It's "Smart" everything these days – so why not Smart Pricing?!
Pricing has had to move with the times – Smartphones and tablets have forced pricing professionals to move on from ancient pricing models. They have had to dig deeper into buyers' thought process to understand what will persuade them to make that purchase.
We all continue to enjoy acquiring new stuff but we've become much more canny about when and where we spend our hard-earned cash. Your potential customers need to believe they're getting a good deal by buying your product.
That "deal" might be buying at a discount or based on the prestige associated with the purchase – or a fear of missing out (FOMO) on the latest "must have". It might be a combination of all three.
It's all to do with the psychology of pricing and the importance of putting yourself in your customers' shoes. If you don't get your prices right it can mean the difference between a sale or a missed opportunity – and your bottom line will suffer as a consequence.
Pricing software is now widely used to test the impact of minute price variations on consumer demand and conversions. Analysing how users respond to various elements of a pricing strategy helps brands hone in on the best combination that works for them and their customers.
Some ideas for pricing smarter
1. See Red
Stores that have tried this strategy have seen a distinct difference in how men and women respond to colour.
Men responded positively to prices that were advertised in red, perceiving them to be 'on sale', according to a study conducted by Dr. Rajneesh Suri and his team from Drexel University's LeBow College of Business in 2013. The use of red made men feel positive and made them believe that they were being offered a bargain.
On the other hand, female shoppers seemed not be affected by a change in the colour of price tags. Women tended to process price data more deeply, recollect old prices, and compare them minutely, irrespective of the colour they were printed in.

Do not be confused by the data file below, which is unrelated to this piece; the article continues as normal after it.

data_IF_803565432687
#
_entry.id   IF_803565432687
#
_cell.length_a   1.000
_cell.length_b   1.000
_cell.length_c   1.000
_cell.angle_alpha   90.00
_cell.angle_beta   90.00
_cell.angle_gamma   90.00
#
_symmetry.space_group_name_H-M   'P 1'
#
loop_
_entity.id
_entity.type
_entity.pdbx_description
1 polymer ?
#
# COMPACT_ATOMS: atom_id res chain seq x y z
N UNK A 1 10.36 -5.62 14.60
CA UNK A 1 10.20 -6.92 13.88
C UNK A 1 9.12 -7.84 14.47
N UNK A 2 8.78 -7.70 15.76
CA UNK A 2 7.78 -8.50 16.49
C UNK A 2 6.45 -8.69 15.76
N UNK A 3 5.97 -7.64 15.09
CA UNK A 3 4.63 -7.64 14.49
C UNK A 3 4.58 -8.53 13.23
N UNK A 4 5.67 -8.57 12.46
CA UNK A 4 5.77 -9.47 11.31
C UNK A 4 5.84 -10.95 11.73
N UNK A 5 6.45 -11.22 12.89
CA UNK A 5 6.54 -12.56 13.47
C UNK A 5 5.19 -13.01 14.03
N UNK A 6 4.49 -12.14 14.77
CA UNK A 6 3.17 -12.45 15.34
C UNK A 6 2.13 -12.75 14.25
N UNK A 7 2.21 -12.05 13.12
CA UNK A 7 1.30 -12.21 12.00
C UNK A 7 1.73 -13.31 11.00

An independent study published in the Journal of Retailing consisted of three experiments in which respondents looked at price tags and ads in different colours and scored them with respect to how much they would save on each item.
In all three experiments, male respondents thought they would save as much as 85% more with items that carried red price tags than those which had black tags.
The moral here is that if you're selling products aimed at a male target audience, use red for your price data!
2. Remember, size matters
Consumers are sensitive to the text size of discounted prices on price tags and product advertisements. Research has proved that they perceive price to be significantly lower when the reduced price is printed in a smaller font than that of the original price.
The logic is that the size of the text acts as a guideline to the reader's brain. The smaller font for the discounted price tells them that the new price is reduced and much lower than the original price.
The next time you have a sale, keep the discounted price text size smaller than the text size of the original price of the item.
3. Drop those pound signs
Have you been in a restaurant recently and noticed the absence of a pound sign before the prices on the menu. This is because researchers at Cornell University found that the absence of a pound sign takes the pressure of spending off the patrons' minds, leading them to spend higher amounts.
The very mention of pounds, whether expressed in symbols or in words, reminds users of the expense they stand to incur and makes them hold back their spending.
If your customer has to choose a purchase from a list of items, avoid using "£" in that list.
4. Lock into your customers' Fear of Missing Out (FOMO)
FOMO is one of the latest catchwords among young millennials. It refers to impulsive decisions made out a fear of not being part of something fun, interesting, or valuable.